the Resurrection of the Lord the most joyous and solemn feast of the entire liturgical year what could be more appropriate than allowing ourselves to be guided by the Word of God? For this reason, the Church, in the Gospel texts of the Sundays of Lent, leads us to a particularly intense encounter with the Lord, calling us to retrace the steps of Christian initiation: for catechumens, in preparation for receiving the Sacrament of rebirth; for the baptized, in light of the new and decisive steps to be taken in the sequela Christi and a fuller giving of oneself to him. The First Sunday of the Lenten journey reveals our condition as human beings here on earth. The victorious battle against temptation, the starting point of Jesus' mission, is an invitation to become aware of our own fragility in order to accept the Grace that frees from sin and infuses new strength in Christ the way, the truth and the life (cf. Ordo Initiationis Christianae Adultorum, n. 25). It is a powerful reminder that Christian faith implies, following the example of Jesus and in union with him, a battle "against the ruling forces who are masters of the darkness in this world" (Eph 6: 12), in which the devil is at work and never tires even today of tempting whoever wishes to draw close to the Lord: Christ emerges victorious to open also our hearts to hope and guide us in overcoming the seductions of evil. The Gospel of the Transfiguration of the Lord puts before our eyes the glory of Christ, which anticipates the resurrection and announces the divinization of man. The Christian community becomes aware that Jesus leads it, like the Apostles Peter, James and John "up a high mountain by themselves" (Mt 17: 1), to receive once again in Christ, as sons and daughters in the Son, the gift of the Grace of God: "This is my Son, the Beloved; he enjoys my favor. Listen to him" (Mt17: 5). It is the invitation to take a distance from the noisiness of everyday life in order to immerse oneself in God's presence. He desires to hand down to us, each day, a Word that penetrates the depths of our spirit, where we discern good from evil (cf. Heb 4:12), reinforcing our will to follow the Lord. The question that Jesus puts to the Samaritan woman: "Give me a drink" (Jn 4: 7), is presented to us in the liturgy of the third Sunday; it expresses the passion of God for every man and woman, and wishes to awaken in our hearts the desire for the gift of "a spring of water within, welling up for eternal life" (Jn 4: 14): this is the gift of the Holy Spirit, who transforms Christians into "true worshipers," capable of praying to the Father "in spirit and truth" (Jn 4: 23). Only this water can extinguish our thirst for goodness, truth and beauty! Only this water, given to us by the Son, can irrigate the deserts of our restless and unsatisfied soul, until it "finds rest in God", as per the famous words of St. Augustine. The Sunday of the man born blind presents Christ as the light of the world. The Gospel confronts each one of us with the question: "Do you believe in the Son of man?" "Lord, I believe!" (Jn 9: 35. 38), the man born blind joyfully exclaims, giving voice to all believers. The miracle of this healing is a sign that Christ wants not only to give us sight, but also open our interior vision, so that our faith may become ever deeper and we may recognize him as our only Savior. He illuminates all that is dark in life and leads men and women to live as "children of the light". On the fifth Sunday, when the resurrection of Lazarus is proclaimed, we are faced with the ultimate mystery of our existence: "I am the resurrection and the life Do you believe this?" (Jn11: 25-26). For the Christian community, it is the moment to place with sincerity together with Martha all of our hopes in Jesus of Nazareth: "Yes, Lord, I believe that you are the Christ, the Son of God, the one who was to come into this world" (Jn 11: 27). Communion with Christ in this life prepares us to overcome the barrier of death, so that we may live eternally with him. Faith in the resurrection of the dead and hope in eternal life open our eyes to the ultimate meaning of our existence: God created men and women for resurrection and life, and this truth gives an authentic and definitive meaning to human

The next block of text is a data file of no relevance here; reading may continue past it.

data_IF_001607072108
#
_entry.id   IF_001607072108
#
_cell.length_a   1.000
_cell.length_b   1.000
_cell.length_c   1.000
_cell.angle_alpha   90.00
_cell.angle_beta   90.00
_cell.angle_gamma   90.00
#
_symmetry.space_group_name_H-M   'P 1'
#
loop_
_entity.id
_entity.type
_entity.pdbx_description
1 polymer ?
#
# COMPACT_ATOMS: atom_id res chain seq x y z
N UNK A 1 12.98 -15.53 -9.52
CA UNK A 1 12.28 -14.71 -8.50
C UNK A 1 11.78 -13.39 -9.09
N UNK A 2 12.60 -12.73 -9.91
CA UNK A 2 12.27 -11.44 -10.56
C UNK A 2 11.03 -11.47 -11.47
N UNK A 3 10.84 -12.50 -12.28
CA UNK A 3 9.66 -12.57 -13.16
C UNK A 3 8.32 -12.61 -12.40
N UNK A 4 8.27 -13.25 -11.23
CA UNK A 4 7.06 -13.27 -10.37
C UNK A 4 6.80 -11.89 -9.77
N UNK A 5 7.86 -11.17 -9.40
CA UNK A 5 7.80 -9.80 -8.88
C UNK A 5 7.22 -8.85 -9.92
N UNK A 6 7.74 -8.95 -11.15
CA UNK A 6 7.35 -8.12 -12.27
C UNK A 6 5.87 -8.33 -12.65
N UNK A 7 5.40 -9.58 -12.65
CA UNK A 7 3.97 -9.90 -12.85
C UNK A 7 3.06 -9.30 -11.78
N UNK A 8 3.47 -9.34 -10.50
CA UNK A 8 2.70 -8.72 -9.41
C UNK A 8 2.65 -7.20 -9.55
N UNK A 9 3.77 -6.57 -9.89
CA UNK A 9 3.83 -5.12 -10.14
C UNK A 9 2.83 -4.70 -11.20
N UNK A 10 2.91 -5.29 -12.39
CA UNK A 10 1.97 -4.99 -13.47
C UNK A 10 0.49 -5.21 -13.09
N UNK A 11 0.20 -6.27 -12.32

history, to the personal and social lives of men and women, to culture, politics and the economy. Without the light of faith, the entire universe finishes shut within a tomb devoid of any future, any hope. The Lenten journey finds its fulfillment in the Paschal Triduum, especially in the Great Vigil of the Holy Night: renewing our baptismal promises, we reaffirm that Christ is the Lord of our life, that life which God bestowed upon us when we were reborn of "water and Holy Spirit", and we profess again our firm commitment to respond to the action of the Grace in order to be his disciples. 3. By immersing ourselves into the death and resurrection of Christ through the Sacrament of Baptism, we are moved to free our hearts every day from the burden of material things, from a self-centered relationship with the "world" that impoverishes us and prevents us from being available and open to God and our neighbor. In Christ, God revealed himself as Love (cf. 1Jn 4: 7-10). The Cross of Christ, the "word of the Cross", manifests God's saving power (cf. 1Cor 1: 18), that is given to raise men and women anew and bring them salvation: it is love in its most extreme form (cf. Encyclical Deus caritas est, n. 12). Through the traditional practices of fasting, almsgiving and prayer, which are an expression of our commitment to conversion, Lent teaches us how to live the love of Christ in an ever more radical way. Fasting, which can have various motivations, takes on a profoundly religious significance for the Christian: by rendering our table poorer, we learn to overcome selfishness in order to live in the logic of gift and love; by bearing some form of deprivation and not just what is in excess we learn to look away from our "ego", to discover Someone close to us and to recognize God in the face of so many brothers and sisters. For Christians, fasting, far from being depressing, opens us ever more to God and to the needs of others, thus allowing love of God to become also love of our neighbor (cf. Mk 12: 31). In our journey, we are often faced with the temptation of accumulating and love of money that undermine God's primacy in our lives. The greed of possession leads to violence, exploitation and death; for this, the Church, especially during the Lenten period, reminds us to practicealmsgiving which is the capacity to share. The idolatry of goods, on the other hand, not only causes us to drift away from others, but divests man, making him unhappy, deceiving him, deluding him without fulfilling its promises, since it puts materialistic goods in the place of God, the only source of life. How can we understand God's paternal goodness, if our heart is full of egoism and our own projects, deceiving us that our future is guaranteed? The temptation is to think, just like the rich man in the parable: "My soul, you have plenty of good things laid by for many years to come". We are all aware of the Lord's judgment: "Fool! This very night the demand will be made for your soul" (Lk 12: 1920). The practice of almsgiving is a reminder of God's primacy and turns our attention towards others, so that we may rediscover how good our Father is, and receive his mercy. During the entire Lenten period, the Church offers us God's Word with particular abundance. By meditating and internalizing the Word in order to live it every day, we learn a precious and irreplaceable form of prayer; by attentively listening to God, who continues to speak to our hearts, we nourish the itinerary of faith initiated on the day of our Baptism. Prayer also allows us to gain a new concept of time: without the perspective of eternity and transcendence, in fact, time simply directs our steps towards a horizon without a future. Instead, when we pray, we find time for God, to understand that his "words will not pass away" (cf. Mk 13: 31), to enter into that intimate communion with Him "that no one shall take from you" (Jn 16: 22), opening us to the hope that does not disappoint, eternal life. In synthesis, the Lenten journey, in which we are invited to contemplate the Mystery of the Cross, is meant to reproduce within us "the pattern of his death" (Ph 3: 10), so as to effect a deepconversion in our lives; that we may be transformed by the action of the Holy Spirit, like St. Paul on the road to